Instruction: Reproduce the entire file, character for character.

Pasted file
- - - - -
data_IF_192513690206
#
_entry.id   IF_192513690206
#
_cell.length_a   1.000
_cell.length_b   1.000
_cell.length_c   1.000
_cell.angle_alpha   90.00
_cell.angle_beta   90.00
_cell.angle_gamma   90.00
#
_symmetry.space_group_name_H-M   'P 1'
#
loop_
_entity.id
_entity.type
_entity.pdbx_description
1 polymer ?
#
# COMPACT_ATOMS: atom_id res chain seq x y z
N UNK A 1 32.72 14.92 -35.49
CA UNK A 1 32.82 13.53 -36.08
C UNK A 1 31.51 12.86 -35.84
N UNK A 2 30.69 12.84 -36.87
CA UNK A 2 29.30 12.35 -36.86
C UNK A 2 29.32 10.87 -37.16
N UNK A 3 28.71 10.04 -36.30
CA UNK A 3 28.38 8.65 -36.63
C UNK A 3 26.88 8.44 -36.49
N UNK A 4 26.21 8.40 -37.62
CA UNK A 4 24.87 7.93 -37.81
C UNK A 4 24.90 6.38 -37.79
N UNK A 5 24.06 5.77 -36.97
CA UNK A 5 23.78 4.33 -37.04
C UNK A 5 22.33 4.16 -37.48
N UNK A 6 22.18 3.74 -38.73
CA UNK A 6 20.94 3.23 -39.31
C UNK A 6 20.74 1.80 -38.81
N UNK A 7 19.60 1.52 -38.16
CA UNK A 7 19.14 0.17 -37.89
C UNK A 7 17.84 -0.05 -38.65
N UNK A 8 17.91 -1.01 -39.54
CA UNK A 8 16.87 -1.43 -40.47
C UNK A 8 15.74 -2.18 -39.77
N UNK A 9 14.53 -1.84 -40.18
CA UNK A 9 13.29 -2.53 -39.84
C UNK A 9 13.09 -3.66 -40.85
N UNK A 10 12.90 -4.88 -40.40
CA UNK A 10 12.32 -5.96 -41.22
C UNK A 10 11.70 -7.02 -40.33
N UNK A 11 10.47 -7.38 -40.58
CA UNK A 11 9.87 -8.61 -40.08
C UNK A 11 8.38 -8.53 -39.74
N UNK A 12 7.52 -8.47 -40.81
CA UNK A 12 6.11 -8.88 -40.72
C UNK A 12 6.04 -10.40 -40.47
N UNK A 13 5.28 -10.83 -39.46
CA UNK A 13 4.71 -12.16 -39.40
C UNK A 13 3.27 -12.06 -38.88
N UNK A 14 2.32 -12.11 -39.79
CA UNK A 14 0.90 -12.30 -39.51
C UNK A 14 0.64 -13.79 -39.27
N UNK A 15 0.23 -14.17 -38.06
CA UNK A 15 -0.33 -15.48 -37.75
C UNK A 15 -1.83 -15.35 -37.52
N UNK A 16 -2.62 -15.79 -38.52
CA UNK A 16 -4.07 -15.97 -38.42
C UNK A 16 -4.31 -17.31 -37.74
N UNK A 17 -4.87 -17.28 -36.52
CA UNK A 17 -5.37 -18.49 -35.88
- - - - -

data_IF_192513690206
#
_entry.id   IF_192513690206
#
_cell.length_a   1.000
_cell.length_b   1.000
_cell.length_c   1.000
_cell.angle_alpha   90.00
_cell.angle_beta   90.00
_cell.angle_gamma   90.00
#
_symmetry.space_group_name_H-M   'P 1'
#
loop_
_entity.id
_entity.type
_entity.pdbx_description
1 polymer ?
#
# COMPACT_ATOMS: atom_id res chain seq x y z
N UNK A 1 32.72 14.92 -35.49
CA UNK A 1 32.82 13.53 -36.08
C UNK A 1 31.51 12.86 -35.84
N UNK A 2 30.69 12.84 -36.87
CA UNK A 2 29.30 12.35 -36.86
C UNK A 2 29.32 10.87 -37.16
N UNK A 3 28.71 10.04 -36.30
CA UNK A 3 28.38 8.65 -36.63
C UNK A 3 26.88 8.44 -36.49
N UNK A 4 26.21 8.40 -37.62
CA UNK A 4 24.87 7.93 -37.81
C UNK A 4 24.90 6.38 -37.79
N UNK A 5 24.06 5.77 -36.97
CA UNK A 5 23.78 4.33 -37.04
C UNK A 5 22.33 4.16 -37.48
N UNK A 6 22.18 3.74 -38.73
CA UNK A 6 20.94 3.23 -39.31
C UNK A 6 20.74 1.80 -38.81
N UNK A 7 19.60 1.52 -38.16
CA UNK A 7 19.14 0.17 -37.89
C UNK A 7 17.84 -0.05 -38.65
N UNK A 8 17.91 -1.01 -39.54
CA UNK A 8 16.87 -1.43 -40.47
C UNK A 8 15.74 -2.18 -39.77
N UNK A 9 14.53 -1.84 -40.18
CA UNK A 9 13.29 -2.53 -39.84
C UNK A 9 13.09 -3.66 -40.85
N UNK A 10 12.90 -4.88 -40.40
CA UNK A 10 12.32 -5.96 -41.22
C UNK A 10 11.70 -7.02 -40.33
N UNK A 11 10.47 -7.38 -40.58
CA UNK A 11 9.87 -8.61 -40.08
C UNK A 11 8.38 -8.53 -39.74
N UNK A 12 7.52 -8.47 -40.81
CA UNK A 12 6.11 -8.88 -40.72
C UNK A 12 6.04 -10.40 -40.47
N UNK A 13 5.28 -10.83 -39.46
CA UNK A 13 4.71 -12.16 -39.40
C UNK A 13 3.27 -12.06 -38.88
N UNK A 14 2.32 -12.11 -39.79
CA UNK A 14 0.90 -12.30 -39.51
C UNK A 14 0.64 -13.79 -39.27
N UNK A 15 0.23 -14.17 -38.06
CA UNK A 15 -0.33 -15.48 -37.75
C UNK A 15 -1.83 -15.35 -37.52
N UNK A 16 -2.62 -15.79 -38.52
CA UNK A 16 -4.07 -15.97 -38.42
C UNK A 16 -4.31 -17.31 -37.74
N UNK A 17 -4.87 -17.28 -36.52
CA UNK A 17 -5.37 -18.49 -35.88